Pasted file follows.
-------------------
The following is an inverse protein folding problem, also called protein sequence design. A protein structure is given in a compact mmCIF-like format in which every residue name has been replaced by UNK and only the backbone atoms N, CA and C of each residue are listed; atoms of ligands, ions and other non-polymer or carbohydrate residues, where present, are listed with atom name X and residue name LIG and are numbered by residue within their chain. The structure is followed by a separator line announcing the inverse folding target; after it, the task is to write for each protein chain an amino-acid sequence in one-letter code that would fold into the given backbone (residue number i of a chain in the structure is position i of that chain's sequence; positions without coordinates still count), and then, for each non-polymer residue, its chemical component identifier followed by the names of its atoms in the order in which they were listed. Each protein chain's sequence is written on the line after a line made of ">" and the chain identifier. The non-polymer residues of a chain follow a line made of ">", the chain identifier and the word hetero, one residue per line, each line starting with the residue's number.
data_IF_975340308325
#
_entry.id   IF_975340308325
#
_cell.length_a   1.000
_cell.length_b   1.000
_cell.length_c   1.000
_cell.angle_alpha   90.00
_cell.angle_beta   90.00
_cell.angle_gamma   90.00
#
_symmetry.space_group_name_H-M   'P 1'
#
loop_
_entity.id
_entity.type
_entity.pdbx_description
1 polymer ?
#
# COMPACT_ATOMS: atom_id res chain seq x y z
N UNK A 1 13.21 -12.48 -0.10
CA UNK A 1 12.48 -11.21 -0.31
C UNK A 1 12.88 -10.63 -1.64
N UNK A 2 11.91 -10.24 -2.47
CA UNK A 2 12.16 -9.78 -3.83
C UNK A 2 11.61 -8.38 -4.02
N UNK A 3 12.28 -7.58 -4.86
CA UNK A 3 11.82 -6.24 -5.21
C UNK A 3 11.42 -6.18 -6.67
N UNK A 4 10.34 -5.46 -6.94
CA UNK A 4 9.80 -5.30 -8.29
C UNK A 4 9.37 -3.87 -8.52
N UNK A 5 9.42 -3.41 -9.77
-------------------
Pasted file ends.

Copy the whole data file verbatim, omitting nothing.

The following is an inverse protein folding problem, also called protein sequence design. A protein structure is given in a compact mmCIF-like format in which every residue name has been replaced by UNK and only the backbone atoms N, CA and C of each residue are listed; atoms of ligands, ions and other non-polymer or carbohydrate residues, where present, are listed with atom name X and residue name LIG and are numbered by residue within their chain. The structure is followed by a separator line announcing the inverse folding target; after it, the task is to write for each protein chain an amino-acid sequence in one-letter code that would fold into the given backbone (residue number i of a chain in the structure is position i of that chain's sequence; positions without coordinates still count), and then, for each non-polymer residue, its chemical component identifier followed by the names of its atoms in the order in which they were listed. Each protein chain's sequence is written on the line after a line made of ">" and the chain identifier. The non-polymer residues of a chain follow a line made of ">", the chain identifier and the word hetero, one residue per line, each line starting with the residue's number.
data_IF_975340308325
#
_entry.id   IF_975340308325
#
_cell.length_a   1.000
_cell.length_b   1.000
_cell.length_c   1.000
_cell.angle_alpha   90.00
_cell.angle_beta   90.00
_cell.angle_gamma   90.00
#
_symmetry.space_group_name_H-M   'P 1'
#
loop_
_entity.id
_entity.type
_entity.pdbx_description
1 polymer ?
#
# COMPACT_ATOMS: atom_id res chain seq x y z
N UNK A 1 13.21 -12.48 -0.10
CA UNK A 1 12.48 -11.21 -0.31
C UNK A 1 12.88 -10.63 -1.64
N UNK A 2 11.91 -10.24 -2.47
CA UNK A 2 12.16 -9.78 -3.83
C UNK A 2 11.61 -8.38 -4.02
N UNK A 3 12.28 -7.58 -4.86
CA UNK A 3 11.82 -6.24 -5.21
C UNK A 3 11.42 -6.18 -6.67
N UNK A 4 10.34 -5.46 -6.94
CA UNK A 4 9.80 -5.30 -8.29
C UNK A 4 9.37 -3.87 -8.52
N UNK A 5 9.42 -3.41 -9.77